(Spoiler Free)

“…in this world there’s two kinds of people, my friend: Those with loaded guns and those who dig. You dig.” One of the most under-rated quotes in the history of cinema uttered by Clint Eastwood as “The Good” in the classic: The Good, The Bad, and The Ugly. This epic “spaghetti western” is directed by Sergio Leone and also stars Eli Wallach as Tuco, who to the audience is portrayed as “The Ugly” and Lee Van Cleef as Angel Eyes, a cold-hearted killer known as “The Bad.” Leone takes this epic story back to 1860’s in the southwestern part of America during the Civil War. The trio get their paths crossed when they find out about a cache of gold hidden in a rogue cemetery with the each of them possessing an essential piece of information in finding this treasure’s location.
The story is about how a trio of gunslingers get their paths crossed when they find out about a cache of gold hidden in a rogue cemetery with the each of them possessing an essential piece of information in finding this treasure’s location. At first, Angel Eyes is searching for a man named “Jackson who goes by the name “Bill Carson” who knows the whereabouts of a large cache of gold. Meanwhile elsewhere, Blondie (Eastwood’s name given by Tuco) and Tuco work together, by ripping off the bounty’s out on Tuco. But later their relationship becomes strained as Blondie leaves Tuco out in the desert to fend for himself. This leads Tuco to take revenge, after a skirmish between the Union and Confederate troops where Blondie was hiding out Tuco and Blondie end up in the desert, where a fatigued Blondie can barely walk. They find a carriage full of dead soldiers, and as Tuco loots, finds Carson, a dying Carson reveals the name of the cemetery but falls dead seemingly before he can give the name of the grave. Tuco runs to get water, but it turns out that Blondie crawled over and got the name of the grave before Carson died while Tuco went to get water. Realizing now they need each other to get to the grave and cemetery they travel across the desert. They get captured by Union forces because they were dressed in Confederate uniforms and we see Angel Eyes is disguised as a sergeant in the Union army, as they take a roll call of a list of soldiers “Bill Carson” is called, as Tuco answers as Carson, catching the attention of Angel Eyes. Through interrogation it is not revealed Angel Eyes and Tuco know the name of the location but not the grave. With out giving too much away, they all eventually throughout the movie get to the destination which results in the most visually and musically impressive scenes of all cinema history.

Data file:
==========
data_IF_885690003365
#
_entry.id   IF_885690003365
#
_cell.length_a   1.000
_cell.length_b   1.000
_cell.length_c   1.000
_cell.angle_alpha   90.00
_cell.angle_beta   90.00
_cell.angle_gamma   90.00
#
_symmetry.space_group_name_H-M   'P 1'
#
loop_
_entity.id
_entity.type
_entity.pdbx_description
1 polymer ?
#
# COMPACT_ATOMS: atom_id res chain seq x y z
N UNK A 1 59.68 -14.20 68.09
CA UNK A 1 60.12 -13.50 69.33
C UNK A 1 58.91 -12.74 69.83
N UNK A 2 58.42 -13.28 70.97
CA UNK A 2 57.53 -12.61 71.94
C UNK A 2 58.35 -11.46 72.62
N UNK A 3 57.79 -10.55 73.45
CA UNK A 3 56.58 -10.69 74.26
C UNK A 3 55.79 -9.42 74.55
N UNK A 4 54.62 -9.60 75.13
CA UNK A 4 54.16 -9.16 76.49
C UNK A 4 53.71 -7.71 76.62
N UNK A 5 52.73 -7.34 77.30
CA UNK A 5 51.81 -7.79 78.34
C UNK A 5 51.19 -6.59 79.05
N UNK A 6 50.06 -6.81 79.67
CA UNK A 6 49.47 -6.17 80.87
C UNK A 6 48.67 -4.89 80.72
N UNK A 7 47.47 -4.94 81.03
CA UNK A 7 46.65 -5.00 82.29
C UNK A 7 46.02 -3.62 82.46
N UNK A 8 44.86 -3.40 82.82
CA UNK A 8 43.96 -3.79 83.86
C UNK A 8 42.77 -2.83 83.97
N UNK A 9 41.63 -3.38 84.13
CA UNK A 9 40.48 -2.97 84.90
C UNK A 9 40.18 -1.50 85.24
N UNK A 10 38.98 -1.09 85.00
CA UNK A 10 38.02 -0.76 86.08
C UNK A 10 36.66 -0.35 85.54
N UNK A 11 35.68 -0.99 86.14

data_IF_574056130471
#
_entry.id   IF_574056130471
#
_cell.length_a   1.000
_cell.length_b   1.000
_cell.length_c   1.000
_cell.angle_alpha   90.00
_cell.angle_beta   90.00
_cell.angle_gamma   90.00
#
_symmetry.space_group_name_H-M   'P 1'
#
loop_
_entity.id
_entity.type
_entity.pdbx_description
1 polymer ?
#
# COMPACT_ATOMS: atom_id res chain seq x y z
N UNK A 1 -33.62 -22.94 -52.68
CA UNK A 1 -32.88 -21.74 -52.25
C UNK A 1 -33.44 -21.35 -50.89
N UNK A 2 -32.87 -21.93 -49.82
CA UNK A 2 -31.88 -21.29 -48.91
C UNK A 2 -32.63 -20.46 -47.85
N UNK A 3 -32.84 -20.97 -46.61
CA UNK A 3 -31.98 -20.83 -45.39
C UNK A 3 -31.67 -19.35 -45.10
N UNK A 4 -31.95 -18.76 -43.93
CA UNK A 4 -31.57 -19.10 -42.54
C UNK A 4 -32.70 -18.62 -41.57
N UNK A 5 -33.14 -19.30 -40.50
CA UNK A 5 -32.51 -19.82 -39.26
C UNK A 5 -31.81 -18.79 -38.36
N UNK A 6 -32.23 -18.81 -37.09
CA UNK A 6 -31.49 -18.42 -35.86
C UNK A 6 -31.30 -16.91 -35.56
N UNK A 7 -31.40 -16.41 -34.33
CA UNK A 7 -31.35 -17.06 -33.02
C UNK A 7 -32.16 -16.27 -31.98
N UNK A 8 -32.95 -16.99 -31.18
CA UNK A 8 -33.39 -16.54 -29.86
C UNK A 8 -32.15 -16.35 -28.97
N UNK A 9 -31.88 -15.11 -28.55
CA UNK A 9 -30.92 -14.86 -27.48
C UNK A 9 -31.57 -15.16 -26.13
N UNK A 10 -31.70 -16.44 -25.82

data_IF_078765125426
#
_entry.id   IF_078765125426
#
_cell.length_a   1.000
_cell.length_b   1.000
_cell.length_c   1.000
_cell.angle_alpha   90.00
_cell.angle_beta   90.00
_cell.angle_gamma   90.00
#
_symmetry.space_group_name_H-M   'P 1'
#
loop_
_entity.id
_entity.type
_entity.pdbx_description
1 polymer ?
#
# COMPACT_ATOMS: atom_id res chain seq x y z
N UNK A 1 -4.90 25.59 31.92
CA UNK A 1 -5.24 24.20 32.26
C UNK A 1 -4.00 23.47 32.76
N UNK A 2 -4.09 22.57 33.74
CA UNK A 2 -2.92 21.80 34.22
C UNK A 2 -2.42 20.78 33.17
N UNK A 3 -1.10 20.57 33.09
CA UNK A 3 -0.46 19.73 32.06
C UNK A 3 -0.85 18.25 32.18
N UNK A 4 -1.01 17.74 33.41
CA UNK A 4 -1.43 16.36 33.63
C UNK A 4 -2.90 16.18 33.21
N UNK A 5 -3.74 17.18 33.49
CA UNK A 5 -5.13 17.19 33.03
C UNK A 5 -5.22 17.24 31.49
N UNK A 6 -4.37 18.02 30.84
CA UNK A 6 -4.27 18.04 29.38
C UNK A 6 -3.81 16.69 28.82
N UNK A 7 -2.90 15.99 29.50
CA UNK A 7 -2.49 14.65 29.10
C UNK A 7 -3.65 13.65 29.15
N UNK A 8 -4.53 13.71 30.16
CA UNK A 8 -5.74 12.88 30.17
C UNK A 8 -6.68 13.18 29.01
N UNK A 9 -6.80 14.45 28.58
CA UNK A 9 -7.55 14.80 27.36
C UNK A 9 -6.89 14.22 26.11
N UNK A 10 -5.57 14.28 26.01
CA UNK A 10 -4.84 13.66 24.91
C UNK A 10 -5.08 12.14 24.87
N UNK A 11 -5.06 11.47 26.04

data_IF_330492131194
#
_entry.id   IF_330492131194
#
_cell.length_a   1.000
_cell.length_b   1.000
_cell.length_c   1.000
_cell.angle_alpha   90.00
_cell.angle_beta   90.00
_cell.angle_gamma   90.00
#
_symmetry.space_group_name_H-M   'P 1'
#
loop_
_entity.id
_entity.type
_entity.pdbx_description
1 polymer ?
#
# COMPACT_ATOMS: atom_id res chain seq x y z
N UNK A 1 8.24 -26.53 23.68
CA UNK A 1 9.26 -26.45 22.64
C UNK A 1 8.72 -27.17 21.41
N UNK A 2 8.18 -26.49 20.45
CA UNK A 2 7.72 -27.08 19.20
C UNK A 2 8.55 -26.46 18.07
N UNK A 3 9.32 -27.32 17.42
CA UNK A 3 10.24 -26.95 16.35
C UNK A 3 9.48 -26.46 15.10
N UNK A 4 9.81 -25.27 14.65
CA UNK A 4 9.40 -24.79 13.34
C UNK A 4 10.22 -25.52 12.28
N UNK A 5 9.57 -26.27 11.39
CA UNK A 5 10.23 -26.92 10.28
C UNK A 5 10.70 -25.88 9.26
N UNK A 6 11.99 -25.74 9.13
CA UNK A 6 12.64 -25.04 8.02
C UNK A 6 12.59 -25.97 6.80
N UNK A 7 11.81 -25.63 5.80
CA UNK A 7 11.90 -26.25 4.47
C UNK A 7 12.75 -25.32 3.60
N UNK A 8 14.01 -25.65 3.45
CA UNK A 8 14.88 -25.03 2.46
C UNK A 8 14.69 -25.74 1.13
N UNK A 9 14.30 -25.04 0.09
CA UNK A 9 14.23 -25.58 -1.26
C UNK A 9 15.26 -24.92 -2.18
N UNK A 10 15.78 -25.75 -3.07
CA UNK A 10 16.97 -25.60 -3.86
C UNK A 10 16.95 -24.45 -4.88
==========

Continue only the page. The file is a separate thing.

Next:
The music composed in this movie IS what makes this movie, it is it’s yin to the movie’s yang, it is the heads and the movie’s tails. Without the genius use of trumpets and violins to depict what is now traditionally “western” Ennio Morricone’s “L’estasi dell’oro” (The Ecstasy of Gold) is just a “in-the-moment” experience you must watch to understand and feel the “western”. The movie’s main title is obviously one of the most recognized sounds of music, when played all you can think about is “yeah, thats a western” with the whistling and the howling, flute and guitar it just makes you feel like outlaw of the old west.

No western would be complete with its set of location. The desert, the cacti, tumbleweeds, rugged terrain. The location is obviously a key factor in this movie simply because a story like this cannot take place in a major city or for that matter in farm lands or coastal areas. You see the sweat on the characters, the hot sun always makes an appearance in the film, making the need for water, and being out in open areas where the horse riding and gun fights occur.

This is film is really long though, about 170 minutes depending which cut you see. But if you have time it is definitely a classic to watch, a movie to add to your bucket list, a masterpiece to enjoy. The costumes, the scenery, and most of all the story which drives the whole movie forward into on amazing situation to another. I honestly wasn’t a fan of westerns ’till I saw this, after watching this it made me appreciate the genre more, and explore other types of movies. All of Sergio Leone’s films were frequently collaborated with Ennio Morricone, so the music and the direction of Leone’s others will not fail you at all. Some say this is the best western of all time. All I can say about it is this: Genius.